The Pinelands Folklife Project Collection is the result of a three-year ethnographic study of the pine barrens of Southern New Jersey focusing on the interconnection of culture with the environment. There is a great deal to be found in this collection, including music, arts, and the many cultural groups in this region. For this blog I will focus on what seems to me to be the heart of the collection: hunting, gathering, growing, and preparing foods.
The area studied is the Pinelands National Reserve, the first National Reserve in the United States, created in 1978. Managed by the National Park system, it is different from a National Park. Farms, towns and scattered homes in the forest and marsh lands are part of this protected area. The families who settled the area, who call themselves “Pineys,” made some or all of their living from the forest and waters of the region. Many also keep extensive gardens to grow food for their households. So the conservation efforts of the Pinelands National Reserve must be balanced with the inhabitants’ use of the land and its resources. The Reserve was still new at the time this study was done and residents were still adapting to the rules concerning land use that came with the establishment of the Reserve.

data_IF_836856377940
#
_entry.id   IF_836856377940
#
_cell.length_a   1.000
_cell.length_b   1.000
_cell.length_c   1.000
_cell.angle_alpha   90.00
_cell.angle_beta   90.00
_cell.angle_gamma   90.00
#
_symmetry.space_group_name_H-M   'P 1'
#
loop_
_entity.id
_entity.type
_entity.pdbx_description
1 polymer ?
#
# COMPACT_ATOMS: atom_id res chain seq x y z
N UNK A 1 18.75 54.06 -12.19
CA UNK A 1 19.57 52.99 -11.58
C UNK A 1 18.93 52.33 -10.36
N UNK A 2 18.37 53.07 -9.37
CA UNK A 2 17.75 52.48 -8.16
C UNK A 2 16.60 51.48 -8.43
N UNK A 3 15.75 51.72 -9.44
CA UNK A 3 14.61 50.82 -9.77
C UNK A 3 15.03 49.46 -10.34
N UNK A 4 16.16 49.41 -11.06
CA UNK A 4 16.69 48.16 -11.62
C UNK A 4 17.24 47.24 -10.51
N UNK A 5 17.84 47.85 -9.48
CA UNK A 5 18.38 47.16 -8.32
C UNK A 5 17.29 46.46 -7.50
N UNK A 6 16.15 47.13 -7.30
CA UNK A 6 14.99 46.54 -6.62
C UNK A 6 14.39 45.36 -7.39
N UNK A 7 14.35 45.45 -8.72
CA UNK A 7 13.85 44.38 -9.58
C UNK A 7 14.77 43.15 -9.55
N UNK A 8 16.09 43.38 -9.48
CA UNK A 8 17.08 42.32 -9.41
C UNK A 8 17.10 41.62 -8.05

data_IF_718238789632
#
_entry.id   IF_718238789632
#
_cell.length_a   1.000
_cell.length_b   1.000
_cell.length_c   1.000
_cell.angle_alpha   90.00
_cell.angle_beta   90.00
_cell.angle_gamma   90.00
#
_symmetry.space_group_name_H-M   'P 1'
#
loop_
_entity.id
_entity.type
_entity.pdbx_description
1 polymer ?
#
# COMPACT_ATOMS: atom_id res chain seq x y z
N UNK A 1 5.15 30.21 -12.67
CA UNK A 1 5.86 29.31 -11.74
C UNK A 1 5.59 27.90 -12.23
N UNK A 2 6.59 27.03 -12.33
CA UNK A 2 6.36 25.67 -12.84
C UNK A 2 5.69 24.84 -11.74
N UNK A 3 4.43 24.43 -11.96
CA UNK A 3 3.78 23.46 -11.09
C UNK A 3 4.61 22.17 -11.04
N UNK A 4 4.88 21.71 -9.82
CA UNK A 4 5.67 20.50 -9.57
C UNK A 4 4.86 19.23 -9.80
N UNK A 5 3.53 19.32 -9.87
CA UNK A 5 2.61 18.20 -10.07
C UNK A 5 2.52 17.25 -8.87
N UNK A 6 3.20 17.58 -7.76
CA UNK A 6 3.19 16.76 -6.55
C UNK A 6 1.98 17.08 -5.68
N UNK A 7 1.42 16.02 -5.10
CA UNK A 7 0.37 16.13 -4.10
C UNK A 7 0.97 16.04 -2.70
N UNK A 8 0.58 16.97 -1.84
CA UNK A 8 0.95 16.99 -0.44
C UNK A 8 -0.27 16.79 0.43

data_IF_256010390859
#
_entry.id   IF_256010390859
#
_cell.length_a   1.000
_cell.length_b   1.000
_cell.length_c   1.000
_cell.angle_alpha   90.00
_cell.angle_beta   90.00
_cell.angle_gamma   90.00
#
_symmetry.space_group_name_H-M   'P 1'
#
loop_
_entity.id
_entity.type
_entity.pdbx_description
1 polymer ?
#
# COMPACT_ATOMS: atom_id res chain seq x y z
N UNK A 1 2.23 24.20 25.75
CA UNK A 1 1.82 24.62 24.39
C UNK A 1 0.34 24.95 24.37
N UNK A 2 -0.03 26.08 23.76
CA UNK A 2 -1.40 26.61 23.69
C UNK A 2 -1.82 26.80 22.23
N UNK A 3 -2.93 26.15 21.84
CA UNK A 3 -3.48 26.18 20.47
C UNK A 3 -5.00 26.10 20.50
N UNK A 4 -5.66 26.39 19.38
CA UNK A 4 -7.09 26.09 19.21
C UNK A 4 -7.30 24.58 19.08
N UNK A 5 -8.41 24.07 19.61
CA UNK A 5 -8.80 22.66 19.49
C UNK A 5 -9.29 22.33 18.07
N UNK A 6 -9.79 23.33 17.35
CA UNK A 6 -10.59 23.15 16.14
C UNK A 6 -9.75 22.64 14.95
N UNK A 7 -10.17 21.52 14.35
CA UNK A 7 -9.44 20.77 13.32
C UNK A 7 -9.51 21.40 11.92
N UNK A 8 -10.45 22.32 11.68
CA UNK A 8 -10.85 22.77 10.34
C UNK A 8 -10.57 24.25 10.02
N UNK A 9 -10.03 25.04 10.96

The woodlands and marshes of the Pinelands provide a rich environment for those who wish to live closely with or to make their living from the land. The folklorists found that people spent time in the woods and marshes gathering plants for decorations, such as cattails, bittersweet, and pine cones, as well as for food, such as wild berries. Some folks with knowledge of fungi gathered edible wild mushrooms. Some native plants, such as cranberries and blueberries, have been cultivated over time so that they are grown commercially and shipped to be sold widely. Though still found in the wild, growing cultivated varieties has become common for both gardeners and commercial farmers. These are perhaps the most familiar products of the Pinelands to people living outside New Jersey. Cranberries are sought after for homemade relishes used at Thanksgiving and Christmas. The fieldworkers documented small family farms as well as a larger farm producing cranberries for autumn feasts.